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Premature Rupture of Membranes

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2581. Intrapartum Fetal Monitoring

hypoxia: [ , ] Low gestational age (24-30 weeks) plus: postnatal dexamethasone use; patent ductus arteriosus; severe hyaline membrane disease; resuscitation in the delivery room; and intraventricular haemorrhage have all been shown to be associated with higher rates of cerebral palsy. Whereas antenatal corticosteroid use in very preterm infants is associated with a lower rate. [ ] There appears to be at best a tenuous connection between cardiotocographic findings, what they signify about the fetal (...) labour Antenatal maternal risk factors Antenatal fetal risk factors Intrapartum risk factors Previous caesarean section Suspected fetal growth restriction Augmentation of labour using oxytocin Pre-eclampsia or pregnancy-induced hypertension Suspected oligohydramnios or polyhydramnios Epidural analgesia Recurrent antepartum haemorrhage Abnormal presentation: breech, transverse or oblique Fresh vaginal bleeding during labour Prolonged membrane rupture (>24 hours) High or free head in a nulliparous

2008 Mentor

2582. Infant Respiratory Distress Syndrome

to the gestational age of the infant. It affects approximately one half of infants born at 28-32 weeks of gestation. It may (rarely) occur at term. The incidence of IRDS decreases with: The use of antenatal steroids. However, there are uncertainties over the efficacy for some groups such as the very early preterm babies, late preterm babies and multiple gestations. [ ] Pregnancy-induced or chronic maternal hypertension. Prolonged rupture of membranes. Risk factors [ ] Premature delivery. Male infants. Infants (...) preterm delivery. Presents with respiratory distress very soon after birth: tachypnoea, expiratory grunting, subcostal and intercostal retractions, diminished breath sounds, cyanosis and nasal flaring. May rapidly progress to fatigue, apnoea and hypoxia. Differential diagnosis Other causes of respiratory distress in neonates: Pulmonary air leaks (eg, , interstitial emphysema, pneumomediastinum, pneumopericardium). In premature infants, these may occur from excessive positive pressure ventilation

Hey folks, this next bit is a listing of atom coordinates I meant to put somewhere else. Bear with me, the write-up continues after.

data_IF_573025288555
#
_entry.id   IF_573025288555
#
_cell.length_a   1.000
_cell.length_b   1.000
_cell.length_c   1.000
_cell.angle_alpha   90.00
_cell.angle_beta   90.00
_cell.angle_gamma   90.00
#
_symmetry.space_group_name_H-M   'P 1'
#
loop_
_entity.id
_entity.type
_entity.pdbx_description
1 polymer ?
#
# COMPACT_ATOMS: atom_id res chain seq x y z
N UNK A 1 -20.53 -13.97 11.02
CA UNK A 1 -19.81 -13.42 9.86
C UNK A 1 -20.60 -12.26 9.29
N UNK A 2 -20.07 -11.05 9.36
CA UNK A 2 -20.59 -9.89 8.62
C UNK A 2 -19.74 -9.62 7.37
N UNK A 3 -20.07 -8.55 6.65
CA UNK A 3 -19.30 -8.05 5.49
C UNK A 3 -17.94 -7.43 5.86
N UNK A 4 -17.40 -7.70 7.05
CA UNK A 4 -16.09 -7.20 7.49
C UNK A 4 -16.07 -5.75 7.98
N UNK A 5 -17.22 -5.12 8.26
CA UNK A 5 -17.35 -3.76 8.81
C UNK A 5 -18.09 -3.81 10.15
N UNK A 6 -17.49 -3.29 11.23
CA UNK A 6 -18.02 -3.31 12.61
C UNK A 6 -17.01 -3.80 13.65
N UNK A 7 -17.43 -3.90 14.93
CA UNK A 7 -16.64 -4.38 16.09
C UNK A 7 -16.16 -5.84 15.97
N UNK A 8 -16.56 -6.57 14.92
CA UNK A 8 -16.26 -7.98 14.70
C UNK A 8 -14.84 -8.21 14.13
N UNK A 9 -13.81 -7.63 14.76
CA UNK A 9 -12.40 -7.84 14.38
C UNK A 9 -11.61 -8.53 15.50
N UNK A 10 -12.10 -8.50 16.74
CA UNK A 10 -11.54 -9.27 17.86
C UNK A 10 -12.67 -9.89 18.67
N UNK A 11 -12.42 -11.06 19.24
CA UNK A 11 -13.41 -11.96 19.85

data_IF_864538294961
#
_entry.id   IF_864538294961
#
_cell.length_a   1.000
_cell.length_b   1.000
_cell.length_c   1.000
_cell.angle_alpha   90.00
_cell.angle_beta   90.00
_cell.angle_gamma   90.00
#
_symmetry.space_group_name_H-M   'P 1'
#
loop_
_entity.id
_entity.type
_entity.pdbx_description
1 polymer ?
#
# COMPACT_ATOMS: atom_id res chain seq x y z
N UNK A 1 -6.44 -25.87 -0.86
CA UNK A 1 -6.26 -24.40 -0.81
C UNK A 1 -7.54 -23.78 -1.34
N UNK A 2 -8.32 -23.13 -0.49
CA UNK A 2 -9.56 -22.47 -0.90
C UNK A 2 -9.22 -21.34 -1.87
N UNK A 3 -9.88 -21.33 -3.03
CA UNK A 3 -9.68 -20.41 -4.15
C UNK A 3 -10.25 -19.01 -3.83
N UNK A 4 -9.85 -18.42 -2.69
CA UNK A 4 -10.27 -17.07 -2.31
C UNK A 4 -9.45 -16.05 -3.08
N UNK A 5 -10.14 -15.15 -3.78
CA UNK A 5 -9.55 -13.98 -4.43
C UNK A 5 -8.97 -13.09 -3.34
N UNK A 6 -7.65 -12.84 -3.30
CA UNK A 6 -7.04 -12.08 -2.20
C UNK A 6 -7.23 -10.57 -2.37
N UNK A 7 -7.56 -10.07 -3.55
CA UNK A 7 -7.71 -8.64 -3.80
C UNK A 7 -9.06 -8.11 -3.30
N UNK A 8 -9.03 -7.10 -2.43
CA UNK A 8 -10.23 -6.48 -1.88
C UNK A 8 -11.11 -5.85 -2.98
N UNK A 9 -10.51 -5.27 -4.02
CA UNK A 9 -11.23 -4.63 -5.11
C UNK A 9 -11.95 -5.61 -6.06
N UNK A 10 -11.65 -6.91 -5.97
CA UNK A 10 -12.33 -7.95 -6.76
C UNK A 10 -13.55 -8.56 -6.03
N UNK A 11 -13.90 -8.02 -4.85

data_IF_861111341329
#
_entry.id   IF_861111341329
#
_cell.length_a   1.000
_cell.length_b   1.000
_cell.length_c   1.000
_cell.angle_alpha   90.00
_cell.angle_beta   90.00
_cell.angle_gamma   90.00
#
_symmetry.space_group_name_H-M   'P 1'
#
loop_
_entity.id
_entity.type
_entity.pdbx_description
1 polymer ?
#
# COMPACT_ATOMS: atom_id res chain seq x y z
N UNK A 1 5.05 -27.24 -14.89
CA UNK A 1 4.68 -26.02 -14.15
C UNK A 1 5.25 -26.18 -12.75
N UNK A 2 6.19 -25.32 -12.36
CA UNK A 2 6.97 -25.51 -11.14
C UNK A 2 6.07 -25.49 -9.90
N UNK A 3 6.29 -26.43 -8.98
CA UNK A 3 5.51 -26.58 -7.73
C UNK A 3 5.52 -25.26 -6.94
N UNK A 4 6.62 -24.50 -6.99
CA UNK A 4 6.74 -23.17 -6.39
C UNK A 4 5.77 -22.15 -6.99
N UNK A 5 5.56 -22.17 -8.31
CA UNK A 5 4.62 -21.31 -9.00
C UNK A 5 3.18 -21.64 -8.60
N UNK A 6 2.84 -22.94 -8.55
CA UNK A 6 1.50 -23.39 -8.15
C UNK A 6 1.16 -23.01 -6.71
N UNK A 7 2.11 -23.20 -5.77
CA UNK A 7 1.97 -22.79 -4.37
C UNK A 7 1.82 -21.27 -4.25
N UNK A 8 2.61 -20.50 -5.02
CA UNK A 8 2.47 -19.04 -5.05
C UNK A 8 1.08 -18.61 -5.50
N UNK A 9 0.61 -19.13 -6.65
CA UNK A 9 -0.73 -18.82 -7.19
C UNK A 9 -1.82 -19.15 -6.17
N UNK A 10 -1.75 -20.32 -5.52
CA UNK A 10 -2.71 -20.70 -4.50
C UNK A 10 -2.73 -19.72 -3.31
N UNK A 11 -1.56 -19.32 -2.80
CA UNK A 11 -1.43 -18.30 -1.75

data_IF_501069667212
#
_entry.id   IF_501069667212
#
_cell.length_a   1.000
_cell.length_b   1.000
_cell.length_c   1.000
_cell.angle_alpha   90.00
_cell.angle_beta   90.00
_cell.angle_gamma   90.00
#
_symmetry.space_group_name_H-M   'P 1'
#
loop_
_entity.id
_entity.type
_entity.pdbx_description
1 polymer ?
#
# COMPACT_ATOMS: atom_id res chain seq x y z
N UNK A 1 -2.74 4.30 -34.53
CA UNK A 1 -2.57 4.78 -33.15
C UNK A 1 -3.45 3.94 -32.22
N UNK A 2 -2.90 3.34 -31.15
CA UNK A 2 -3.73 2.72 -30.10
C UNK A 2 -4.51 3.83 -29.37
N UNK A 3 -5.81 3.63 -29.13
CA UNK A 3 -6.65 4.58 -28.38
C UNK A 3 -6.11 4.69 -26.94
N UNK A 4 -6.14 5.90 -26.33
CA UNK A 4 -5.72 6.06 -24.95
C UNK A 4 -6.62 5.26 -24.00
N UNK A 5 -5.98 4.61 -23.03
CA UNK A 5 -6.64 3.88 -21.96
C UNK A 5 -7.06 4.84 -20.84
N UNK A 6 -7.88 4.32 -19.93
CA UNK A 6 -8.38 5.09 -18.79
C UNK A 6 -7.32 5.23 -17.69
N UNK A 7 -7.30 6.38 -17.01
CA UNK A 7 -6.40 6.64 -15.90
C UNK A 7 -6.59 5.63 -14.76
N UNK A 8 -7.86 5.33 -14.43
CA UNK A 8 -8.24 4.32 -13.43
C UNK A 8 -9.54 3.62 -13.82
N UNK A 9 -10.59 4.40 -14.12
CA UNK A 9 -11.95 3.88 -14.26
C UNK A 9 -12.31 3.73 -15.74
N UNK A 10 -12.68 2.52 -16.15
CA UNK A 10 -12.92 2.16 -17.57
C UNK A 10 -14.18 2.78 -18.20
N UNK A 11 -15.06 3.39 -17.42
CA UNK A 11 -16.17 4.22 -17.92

2008 Mentor

2583. Meningitis

[ ] See also separate general article . Neonates are at greater risk of meningitis. Risk factors for the development of meningitis include low birth weight (below 2500 g), premature delivery, premature rupture of membranes, traumatic delivery, fetal hypoxia and maternal peripartum infection. Intrapartum prophylactic antibiotics in pregnant mothers who carry, or who are at risk of colonising, group B streptococci, have been effective in reducing the risk of neonatal group B streptococcal meningitis (...) by local guidelines and close liaison with a microbiologist. Initial 'blind' therapy Children 3 months and older and young people should be given intravenous ceftriaxone as empirical treatment before identification of the causative organism. If calcium-containing infusions are required at the same time, cefotaxime is preferable. Children younger than 3 months should be given intravenous cefotaxime plus either amoxicillin or ampicillin. NB : ceftriaxone should not be used in premature babies

2008 Mentor

2584. Multiple Pregnancy

by caesarean section for twin 2. Triplets and higher multiple deliveries are usually managed by caesarean section and in tertiary-level fetal medicine centres. Vaginal delivery of twins With no complicating factors, the mother can go into spontaneous labour provided the first twin has a cephalic presentation. Where the first twin presents in a breech or transverse position, caesarean section is preferred. In most cases, vaginal birth proceeds as normal. With rupture of membranes, check for prolapse (...) . Ideally these should all be performed at the same scan. Chorionicity should be determined using the number of placental masses, the lambda or T-sign and membrane thickness. The risks are greater if the fetuses share a placenta (monochorionic), so it is important that this is established early. Scanning to screen for structural anomalies takes place as per singleton pregnancies (at 18 to 21 weeks), but the procedure takes longer. Multiple pregnancies should be monitored carefully for intrauterine